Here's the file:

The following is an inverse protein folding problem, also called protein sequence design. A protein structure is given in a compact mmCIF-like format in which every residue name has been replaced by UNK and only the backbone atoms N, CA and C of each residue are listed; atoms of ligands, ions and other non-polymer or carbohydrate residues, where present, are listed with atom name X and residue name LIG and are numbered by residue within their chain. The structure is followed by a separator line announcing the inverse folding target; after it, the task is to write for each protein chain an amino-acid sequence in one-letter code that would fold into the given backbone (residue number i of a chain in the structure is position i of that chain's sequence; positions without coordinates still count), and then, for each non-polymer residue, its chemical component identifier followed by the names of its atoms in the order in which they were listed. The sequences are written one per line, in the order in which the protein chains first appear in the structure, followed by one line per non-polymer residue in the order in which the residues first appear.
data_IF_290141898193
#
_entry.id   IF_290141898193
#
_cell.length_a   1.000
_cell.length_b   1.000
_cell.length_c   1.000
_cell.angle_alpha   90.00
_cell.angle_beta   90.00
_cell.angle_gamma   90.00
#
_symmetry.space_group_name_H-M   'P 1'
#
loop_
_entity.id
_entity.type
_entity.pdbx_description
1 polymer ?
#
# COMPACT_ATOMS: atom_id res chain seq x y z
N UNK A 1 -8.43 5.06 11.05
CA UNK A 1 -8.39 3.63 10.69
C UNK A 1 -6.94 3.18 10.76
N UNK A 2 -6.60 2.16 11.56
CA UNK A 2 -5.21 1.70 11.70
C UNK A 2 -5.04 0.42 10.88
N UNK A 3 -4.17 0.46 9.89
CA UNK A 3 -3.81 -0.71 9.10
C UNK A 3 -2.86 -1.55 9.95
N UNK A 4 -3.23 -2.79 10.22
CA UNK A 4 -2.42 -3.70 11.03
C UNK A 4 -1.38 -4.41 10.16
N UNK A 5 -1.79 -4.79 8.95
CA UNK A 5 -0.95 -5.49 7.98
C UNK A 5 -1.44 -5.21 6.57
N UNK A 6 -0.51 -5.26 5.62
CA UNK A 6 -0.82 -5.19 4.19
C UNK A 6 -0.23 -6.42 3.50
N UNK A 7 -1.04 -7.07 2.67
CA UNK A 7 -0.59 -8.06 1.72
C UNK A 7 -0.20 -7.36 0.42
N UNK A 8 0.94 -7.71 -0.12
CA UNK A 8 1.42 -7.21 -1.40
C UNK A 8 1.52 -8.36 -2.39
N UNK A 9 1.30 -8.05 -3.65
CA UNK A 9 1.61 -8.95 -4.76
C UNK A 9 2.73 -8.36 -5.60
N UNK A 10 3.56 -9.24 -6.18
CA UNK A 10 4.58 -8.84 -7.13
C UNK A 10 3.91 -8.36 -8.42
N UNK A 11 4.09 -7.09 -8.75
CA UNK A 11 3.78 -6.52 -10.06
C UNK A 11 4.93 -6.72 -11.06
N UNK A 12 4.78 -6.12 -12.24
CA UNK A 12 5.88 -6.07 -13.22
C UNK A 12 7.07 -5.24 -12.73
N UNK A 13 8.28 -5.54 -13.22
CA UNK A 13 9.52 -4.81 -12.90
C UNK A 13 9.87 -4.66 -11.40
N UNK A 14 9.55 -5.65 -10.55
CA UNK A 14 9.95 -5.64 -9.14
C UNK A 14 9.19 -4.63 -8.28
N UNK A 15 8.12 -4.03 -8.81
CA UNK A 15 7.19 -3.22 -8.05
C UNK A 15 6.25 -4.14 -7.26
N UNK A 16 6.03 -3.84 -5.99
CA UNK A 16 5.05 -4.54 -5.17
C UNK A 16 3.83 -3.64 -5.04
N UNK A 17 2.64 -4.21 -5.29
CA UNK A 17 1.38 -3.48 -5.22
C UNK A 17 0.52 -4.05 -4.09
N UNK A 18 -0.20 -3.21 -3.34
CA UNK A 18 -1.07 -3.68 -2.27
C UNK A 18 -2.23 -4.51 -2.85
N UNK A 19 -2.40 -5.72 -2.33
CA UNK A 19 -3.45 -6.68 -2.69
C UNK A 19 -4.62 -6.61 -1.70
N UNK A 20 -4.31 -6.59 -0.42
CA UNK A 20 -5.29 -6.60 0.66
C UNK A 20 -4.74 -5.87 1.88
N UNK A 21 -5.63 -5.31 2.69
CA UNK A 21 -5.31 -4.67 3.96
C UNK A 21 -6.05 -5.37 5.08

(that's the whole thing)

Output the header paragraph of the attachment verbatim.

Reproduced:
The following is an inverse protein folding problem, also called protein sequence design. A protein structure is given in a compact mmCIF-like format in which every residue name has been replaced by UNK and only the backbone atoms N, CA and C of each residue are listed; atoms of ligands, ions and other non-polymer or carbohydrate residues, where present, are listed with atom name X and residue name LIG and are numbered by residue within their chain. The structure is followed by a separator line announcing the inverse folding target; after it, the task is to write for each protein chain an amino-acid sequence in one-letter code that would fold into the given backbone (residue number i of a chain in the structure is position i of that chain's sequence; positions without coordinates still count), and then, for each non-polymer residue, its chemical component identifier followed by the names of its atoms in the order in which they were listed. The sequences are written one per line, in the order in which the protein chains first appear in the structure, followed by one line per non-polymer residue in the order in which the residues first appear.